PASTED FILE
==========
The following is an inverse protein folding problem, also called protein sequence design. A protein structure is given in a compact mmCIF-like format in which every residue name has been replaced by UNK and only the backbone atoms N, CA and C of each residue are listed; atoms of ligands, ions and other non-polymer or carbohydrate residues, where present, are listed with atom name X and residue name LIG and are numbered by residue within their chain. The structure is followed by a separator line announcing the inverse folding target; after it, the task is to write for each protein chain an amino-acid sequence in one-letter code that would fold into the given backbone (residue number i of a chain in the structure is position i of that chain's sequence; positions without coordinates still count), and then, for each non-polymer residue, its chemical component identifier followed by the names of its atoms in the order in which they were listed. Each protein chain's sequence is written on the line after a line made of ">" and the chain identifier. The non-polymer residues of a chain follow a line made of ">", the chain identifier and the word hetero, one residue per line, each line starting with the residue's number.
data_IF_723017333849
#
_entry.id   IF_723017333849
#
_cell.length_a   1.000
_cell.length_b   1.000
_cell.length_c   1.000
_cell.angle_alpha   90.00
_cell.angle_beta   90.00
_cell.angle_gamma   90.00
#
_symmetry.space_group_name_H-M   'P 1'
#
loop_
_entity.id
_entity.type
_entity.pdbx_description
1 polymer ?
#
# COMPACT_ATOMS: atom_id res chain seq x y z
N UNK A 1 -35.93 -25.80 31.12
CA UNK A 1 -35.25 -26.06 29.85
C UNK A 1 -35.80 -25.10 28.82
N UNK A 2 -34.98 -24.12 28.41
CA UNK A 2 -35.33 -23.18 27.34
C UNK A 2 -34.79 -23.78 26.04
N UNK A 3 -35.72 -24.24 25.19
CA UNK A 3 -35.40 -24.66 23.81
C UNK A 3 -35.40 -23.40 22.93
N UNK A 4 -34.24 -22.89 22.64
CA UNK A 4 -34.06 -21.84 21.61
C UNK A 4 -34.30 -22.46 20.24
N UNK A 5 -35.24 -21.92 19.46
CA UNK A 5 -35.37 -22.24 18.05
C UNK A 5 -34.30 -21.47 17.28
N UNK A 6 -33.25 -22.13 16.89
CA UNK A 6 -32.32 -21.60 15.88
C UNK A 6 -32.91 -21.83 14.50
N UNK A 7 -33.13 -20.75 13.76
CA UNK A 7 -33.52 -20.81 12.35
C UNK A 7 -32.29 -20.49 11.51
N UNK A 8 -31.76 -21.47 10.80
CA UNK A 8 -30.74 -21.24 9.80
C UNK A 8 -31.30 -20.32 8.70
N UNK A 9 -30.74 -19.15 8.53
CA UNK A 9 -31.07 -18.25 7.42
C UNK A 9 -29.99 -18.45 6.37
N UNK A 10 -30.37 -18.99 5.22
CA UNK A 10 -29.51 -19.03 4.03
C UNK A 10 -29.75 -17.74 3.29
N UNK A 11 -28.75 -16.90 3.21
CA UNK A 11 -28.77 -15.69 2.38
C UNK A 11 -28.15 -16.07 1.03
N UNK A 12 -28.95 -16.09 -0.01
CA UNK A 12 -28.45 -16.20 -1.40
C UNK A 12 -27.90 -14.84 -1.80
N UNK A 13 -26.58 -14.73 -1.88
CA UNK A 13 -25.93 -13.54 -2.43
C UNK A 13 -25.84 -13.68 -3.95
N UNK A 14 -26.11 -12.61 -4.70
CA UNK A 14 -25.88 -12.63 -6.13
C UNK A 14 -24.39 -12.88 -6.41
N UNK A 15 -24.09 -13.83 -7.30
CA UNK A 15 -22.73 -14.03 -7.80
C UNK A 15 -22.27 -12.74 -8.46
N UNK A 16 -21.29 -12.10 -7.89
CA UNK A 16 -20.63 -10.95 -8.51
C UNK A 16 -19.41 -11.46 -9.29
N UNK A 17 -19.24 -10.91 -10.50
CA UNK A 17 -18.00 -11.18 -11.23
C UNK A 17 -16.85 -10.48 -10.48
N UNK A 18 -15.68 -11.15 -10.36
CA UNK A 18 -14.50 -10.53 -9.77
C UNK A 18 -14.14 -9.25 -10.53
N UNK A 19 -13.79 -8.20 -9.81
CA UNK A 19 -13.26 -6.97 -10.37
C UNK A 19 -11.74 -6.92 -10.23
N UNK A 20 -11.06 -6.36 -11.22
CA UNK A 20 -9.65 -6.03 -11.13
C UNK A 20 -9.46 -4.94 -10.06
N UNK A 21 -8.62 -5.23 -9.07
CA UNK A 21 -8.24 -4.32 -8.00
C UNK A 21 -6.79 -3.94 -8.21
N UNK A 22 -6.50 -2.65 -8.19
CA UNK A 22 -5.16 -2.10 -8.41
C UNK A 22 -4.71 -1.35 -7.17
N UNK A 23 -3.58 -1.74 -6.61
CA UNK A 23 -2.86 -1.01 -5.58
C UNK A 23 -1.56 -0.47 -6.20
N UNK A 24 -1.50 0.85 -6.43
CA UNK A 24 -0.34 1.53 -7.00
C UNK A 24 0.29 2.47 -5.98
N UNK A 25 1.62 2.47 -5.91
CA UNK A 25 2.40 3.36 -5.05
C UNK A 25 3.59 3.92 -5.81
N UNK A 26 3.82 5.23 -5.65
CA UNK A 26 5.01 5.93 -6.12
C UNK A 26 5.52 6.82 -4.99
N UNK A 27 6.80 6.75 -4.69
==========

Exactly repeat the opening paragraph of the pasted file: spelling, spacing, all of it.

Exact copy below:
The following is an inverse protein folding problem, also called protein sequence design. A protein structure is given in a compact mmCIF-like format in which every residue name has been replaced by UNK and only the backbone atoms N, CA and C of each residue are listed; atoms of ligands, ions and other non-polymer or carbohydrate residues, where present, are listed with atom name X and residue name LIG and are numbered by residue within their chain. The structure is followed by a separator line announcing the inverse folding target; after it, the task is to write for each protein chain an amino-acid sequence in one-letter code that would fold into the given backbone (residue number i of a chain in the structure is position i of that chain's sequence; positions without coordinates still count), and then, for each non-polymer residue, its chemical component identifier followed by the names of its atoms in the order in which they were listed. Each protein chain's sequence is written on the line after a line made of ">" and the chain identifier. The non-polymer residues of a chain follow a line made of ">", the chain identifier and the word hetero, one residue per line, each line starting with the residue's number.